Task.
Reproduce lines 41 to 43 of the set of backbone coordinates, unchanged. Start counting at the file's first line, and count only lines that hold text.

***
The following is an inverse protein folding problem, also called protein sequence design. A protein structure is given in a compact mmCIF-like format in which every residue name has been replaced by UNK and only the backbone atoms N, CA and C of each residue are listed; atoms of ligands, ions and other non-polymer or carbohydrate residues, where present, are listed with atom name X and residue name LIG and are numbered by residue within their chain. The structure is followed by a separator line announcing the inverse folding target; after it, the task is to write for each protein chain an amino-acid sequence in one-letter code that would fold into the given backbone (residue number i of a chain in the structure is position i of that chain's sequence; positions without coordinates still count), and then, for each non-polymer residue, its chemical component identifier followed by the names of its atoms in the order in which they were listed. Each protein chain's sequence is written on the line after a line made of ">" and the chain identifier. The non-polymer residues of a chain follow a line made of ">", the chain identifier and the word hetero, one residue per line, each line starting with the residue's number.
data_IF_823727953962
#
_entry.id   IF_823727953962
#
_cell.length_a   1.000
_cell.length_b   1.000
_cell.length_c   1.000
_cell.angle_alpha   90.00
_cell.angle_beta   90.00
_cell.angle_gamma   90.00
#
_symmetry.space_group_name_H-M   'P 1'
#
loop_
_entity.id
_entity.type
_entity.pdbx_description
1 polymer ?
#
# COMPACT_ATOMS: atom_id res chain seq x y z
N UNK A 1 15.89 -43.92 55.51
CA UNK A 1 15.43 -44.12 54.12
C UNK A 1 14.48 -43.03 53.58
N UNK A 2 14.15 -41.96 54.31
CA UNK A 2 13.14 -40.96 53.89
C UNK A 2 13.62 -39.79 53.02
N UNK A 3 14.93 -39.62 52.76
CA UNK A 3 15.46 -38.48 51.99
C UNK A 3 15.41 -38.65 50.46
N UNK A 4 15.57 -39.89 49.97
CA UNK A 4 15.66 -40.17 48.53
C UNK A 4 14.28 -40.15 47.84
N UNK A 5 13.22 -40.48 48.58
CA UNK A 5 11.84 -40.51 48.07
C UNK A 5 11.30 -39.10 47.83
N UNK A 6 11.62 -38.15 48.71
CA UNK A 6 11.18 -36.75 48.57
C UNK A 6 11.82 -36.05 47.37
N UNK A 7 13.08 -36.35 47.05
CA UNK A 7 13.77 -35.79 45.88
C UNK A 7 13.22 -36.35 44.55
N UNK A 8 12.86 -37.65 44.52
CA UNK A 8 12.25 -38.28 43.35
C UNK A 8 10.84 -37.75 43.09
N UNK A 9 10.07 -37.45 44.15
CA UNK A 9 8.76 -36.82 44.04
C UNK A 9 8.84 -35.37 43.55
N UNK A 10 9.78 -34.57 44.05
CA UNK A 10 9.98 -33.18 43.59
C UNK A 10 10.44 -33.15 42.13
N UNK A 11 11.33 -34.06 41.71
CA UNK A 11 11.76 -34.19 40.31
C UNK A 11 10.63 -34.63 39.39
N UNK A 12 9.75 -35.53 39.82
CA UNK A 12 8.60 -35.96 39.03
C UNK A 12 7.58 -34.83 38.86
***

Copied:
CA UNK A 7 13.77 -35.79 45.88
C UNK A 7 13.22 -36.35 44.55
N UNK A 8 12.86 -37.65 44.52